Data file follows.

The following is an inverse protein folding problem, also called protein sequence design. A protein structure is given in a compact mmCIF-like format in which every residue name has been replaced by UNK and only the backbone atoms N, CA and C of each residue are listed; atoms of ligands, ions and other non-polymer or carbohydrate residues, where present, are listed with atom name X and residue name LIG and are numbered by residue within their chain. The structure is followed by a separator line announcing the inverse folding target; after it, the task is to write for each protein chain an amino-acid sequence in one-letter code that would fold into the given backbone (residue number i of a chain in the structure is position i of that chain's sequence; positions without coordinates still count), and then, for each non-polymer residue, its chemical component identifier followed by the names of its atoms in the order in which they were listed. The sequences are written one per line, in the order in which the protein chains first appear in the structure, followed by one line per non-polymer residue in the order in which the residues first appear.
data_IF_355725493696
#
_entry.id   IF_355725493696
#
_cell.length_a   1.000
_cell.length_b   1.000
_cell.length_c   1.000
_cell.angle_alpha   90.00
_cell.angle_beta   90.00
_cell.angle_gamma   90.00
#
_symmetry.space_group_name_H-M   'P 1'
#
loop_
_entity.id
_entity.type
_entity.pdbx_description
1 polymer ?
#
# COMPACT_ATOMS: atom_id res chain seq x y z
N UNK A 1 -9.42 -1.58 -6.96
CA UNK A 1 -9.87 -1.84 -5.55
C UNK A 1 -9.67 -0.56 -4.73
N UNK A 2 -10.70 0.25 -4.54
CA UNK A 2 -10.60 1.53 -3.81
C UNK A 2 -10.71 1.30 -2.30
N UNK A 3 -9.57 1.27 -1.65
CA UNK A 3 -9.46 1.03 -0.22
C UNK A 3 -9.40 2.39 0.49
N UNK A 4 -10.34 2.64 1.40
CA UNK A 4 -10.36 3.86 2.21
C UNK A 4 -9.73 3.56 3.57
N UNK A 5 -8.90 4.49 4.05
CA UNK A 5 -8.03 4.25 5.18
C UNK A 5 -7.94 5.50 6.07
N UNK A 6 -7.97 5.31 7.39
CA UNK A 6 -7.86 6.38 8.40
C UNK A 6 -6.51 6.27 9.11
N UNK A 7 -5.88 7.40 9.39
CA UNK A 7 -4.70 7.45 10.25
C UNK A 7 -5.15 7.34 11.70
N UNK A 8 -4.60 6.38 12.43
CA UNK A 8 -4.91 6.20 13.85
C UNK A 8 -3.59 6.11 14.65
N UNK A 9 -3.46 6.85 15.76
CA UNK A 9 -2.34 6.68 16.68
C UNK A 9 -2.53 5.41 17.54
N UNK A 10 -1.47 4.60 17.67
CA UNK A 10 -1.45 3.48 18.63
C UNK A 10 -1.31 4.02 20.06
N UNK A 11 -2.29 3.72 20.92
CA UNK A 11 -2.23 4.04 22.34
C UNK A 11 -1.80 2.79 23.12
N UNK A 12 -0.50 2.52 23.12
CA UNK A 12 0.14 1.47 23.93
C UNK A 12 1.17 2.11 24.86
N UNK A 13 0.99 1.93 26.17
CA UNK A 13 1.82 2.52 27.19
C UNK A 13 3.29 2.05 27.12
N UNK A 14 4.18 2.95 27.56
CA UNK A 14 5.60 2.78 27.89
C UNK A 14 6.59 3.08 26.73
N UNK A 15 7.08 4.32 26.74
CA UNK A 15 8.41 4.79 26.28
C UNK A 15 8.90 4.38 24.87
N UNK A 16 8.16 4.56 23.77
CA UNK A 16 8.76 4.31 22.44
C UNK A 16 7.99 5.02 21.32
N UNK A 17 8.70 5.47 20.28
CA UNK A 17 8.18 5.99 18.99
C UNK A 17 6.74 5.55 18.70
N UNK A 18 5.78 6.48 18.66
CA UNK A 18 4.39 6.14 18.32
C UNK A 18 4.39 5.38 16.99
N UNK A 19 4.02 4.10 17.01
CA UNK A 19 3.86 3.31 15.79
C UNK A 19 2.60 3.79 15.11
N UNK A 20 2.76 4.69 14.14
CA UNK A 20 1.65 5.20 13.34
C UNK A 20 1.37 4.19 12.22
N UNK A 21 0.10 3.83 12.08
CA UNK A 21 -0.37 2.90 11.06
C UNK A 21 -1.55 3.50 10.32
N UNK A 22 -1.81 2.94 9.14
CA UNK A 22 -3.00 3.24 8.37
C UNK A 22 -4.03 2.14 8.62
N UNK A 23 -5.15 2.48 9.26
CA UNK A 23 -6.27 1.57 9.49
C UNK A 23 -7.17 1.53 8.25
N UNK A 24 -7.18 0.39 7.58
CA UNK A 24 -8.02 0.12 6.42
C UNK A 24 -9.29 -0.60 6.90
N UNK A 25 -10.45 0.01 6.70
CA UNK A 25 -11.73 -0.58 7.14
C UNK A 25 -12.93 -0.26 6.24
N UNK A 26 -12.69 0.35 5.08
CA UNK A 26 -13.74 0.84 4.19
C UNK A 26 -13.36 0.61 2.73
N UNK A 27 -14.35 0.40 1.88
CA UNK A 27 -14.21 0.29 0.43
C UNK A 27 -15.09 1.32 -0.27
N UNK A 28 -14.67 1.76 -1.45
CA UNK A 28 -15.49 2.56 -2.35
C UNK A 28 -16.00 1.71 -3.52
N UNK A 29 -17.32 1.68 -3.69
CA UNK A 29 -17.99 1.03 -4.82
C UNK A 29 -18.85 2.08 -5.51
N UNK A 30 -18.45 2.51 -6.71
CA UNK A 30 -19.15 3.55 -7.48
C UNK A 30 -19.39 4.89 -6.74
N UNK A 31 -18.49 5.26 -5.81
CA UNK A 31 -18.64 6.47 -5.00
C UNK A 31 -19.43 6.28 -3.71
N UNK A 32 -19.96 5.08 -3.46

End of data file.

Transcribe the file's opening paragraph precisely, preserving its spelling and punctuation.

The following is an inverse protein folding problem, also called protein sequence design. A protein structure is given in a compact mmCIF-like format in which every residue name has been replaced by UNK and only the backbone atoms N, CA and C of each residue are listed; atoms of ligands, ions and other non-polymer or carbohydrate residues, where present, are listed with atom name X and residue name LIG and are numbered by residue within their chain. The structure is followed by a separator line announcing the inverse folding target; after it, the task is to write for each protein chain an amino-acid sequence in one-letter code that would fold into the given backbone (residue number i of a chain in the structure is position i of that chain's sequence; positions without coordinates still count), and then, for each non-polymer residue, its chemical component identifier followed by the names of its atoms in the order in which they were listed. The sequences are written one per line, in the order in which the protein chains first appear in the structure, followed by one line per non-polymer residue in the order in which the residues first appear.